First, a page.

Racial differences in microbleed prevalence in primary intracerebral hemorrhage

Washington Hospital Center Stroke Center, 110 Irving Street N.W., East Building Room 6126, Washington, DC 20010, USA.
Neurology (Impact Factor: 8.29). 10/2008; 71(15):1176-82. DOI: 10.1212/
Source: PubMed


Primary intracerebral hemorrhage is two to three times more common in many racial populations, including black patients. Previous studies have shown that microbleeds, identified on gradient echo MRI (GRE), are present in 50-80% of patients with primary ICH. The objective of this study was to compare, by race, the rates, risk factors, and topography of microbleeds in patients hospitalized for primary ICH.
Patients diagnosed with primary ICH at two metropolitan stroke centers were included. Clinical and neuroimaging data were recorded for each patient. Analyses were performed to compare baseline characteristics as well as imaging findings by race.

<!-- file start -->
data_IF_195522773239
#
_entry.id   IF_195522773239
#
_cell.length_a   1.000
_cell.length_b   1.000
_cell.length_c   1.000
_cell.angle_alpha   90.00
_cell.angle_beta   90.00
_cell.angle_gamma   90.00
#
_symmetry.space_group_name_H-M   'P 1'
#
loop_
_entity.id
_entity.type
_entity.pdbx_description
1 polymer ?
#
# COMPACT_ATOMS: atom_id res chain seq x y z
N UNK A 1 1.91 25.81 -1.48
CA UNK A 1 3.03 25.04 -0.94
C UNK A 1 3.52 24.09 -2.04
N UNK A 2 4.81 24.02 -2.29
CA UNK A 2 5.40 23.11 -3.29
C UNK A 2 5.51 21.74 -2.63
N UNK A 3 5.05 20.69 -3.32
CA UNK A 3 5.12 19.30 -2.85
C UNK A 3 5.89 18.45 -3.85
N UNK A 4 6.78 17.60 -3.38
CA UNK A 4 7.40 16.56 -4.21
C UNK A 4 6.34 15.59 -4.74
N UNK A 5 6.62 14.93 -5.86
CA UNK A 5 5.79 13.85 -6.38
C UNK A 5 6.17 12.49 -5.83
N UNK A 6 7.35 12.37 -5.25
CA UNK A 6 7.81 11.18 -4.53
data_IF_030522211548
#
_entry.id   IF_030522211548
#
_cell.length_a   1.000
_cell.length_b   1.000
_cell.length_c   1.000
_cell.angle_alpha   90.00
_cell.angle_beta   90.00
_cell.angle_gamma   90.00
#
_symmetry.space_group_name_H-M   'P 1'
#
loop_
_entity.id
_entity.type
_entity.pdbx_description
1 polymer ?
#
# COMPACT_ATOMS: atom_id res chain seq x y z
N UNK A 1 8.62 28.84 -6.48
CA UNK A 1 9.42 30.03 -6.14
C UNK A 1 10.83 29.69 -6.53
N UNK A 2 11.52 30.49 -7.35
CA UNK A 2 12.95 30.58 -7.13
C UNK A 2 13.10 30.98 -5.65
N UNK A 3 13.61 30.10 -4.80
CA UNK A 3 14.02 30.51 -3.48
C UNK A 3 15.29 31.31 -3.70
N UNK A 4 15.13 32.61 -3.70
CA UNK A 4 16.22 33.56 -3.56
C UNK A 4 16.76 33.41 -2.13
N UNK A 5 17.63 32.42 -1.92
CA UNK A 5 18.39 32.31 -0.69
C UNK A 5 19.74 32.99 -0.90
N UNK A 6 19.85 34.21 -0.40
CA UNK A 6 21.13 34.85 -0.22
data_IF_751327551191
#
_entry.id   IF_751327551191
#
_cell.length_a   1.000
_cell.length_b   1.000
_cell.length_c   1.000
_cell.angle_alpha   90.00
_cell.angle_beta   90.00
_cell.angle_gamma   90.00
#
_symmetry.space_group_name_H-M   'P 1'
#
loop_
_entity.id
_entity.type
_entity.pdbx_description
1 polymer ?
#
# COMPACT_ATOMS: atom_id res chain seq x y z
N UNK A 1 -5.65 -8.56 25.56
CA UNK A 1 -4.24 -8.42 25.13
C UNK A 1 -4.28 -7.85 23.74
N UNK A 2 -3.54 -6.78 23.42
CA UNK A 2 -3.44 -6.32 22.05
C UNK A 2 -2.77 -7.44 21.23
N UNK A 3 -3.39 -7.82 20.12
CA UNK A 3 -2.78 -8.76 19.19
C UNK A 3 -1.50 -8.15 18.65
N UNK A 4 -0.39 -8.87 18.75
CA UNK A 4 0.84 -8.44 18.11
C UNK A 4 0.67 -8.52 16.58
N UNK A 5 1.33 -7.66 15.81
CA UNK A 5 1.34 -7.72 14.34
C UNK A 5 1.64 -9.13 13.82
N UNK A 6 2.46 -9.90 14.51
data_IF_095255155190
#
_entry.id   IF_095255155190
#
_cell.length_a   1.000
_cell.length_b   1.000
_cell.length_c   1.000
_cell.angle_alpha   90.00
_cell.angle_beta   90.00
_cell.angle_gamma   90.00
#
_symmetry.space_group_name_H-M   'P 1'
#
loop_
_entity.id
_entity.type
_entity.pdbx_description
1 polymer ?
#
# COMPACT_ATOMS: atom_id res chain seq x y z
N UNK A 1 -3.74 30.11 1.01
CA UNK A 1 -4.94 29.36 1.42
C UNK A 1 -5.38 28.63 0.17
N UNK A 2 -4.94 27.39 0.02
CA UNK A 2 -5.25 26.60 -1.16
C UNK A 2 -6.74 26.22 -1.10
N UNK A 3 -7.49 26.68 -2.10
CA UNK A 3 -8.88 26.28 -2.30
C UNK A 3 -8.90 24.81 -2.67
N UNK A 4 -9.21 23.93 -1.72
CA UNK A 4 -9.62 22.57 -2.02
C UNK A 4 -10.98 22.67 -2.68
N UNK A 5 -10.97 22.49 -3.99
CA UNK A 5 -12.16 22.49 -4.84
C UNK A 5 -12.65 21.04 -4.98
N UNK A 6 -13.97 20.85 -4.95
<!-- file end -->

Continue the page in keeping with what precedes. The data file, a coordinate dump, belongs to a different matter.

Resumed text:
A total of 87 patients met inclusion criteria (42 black subjects, 45 white subjects). The black cohort was younger (p < 0.001), and had a greater rate of hypertension (p = 0.001), but not other vascular risk factors. Microbleeds were more prevalent in the black population, with 74% of blacks having one or more microbleeds compared to 42% of whites (p = 0.005). The black population also tended to have a greater frequency of microbleeds in multiple territories than the white population (38% vs 22%, p = 0.106). When adjusting for age, hypertension, and alcohol use, race was an independent predictor of microbleeds (OR 3.308, 95% CI 1.144-9.571, p = 0.027).
These pilot data suggest that significant racial differences exist in the frequency and topography of microbleeds in patients with primary ICH. Microbleeds may be an important emerging imaging biomarker with the potential to provide insights into ICH pathophysiology, prognosis, and disease progression, as well as possible therapeutic strategies, particularly in medically underserved populations.

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Available from: Johanna T Fifi
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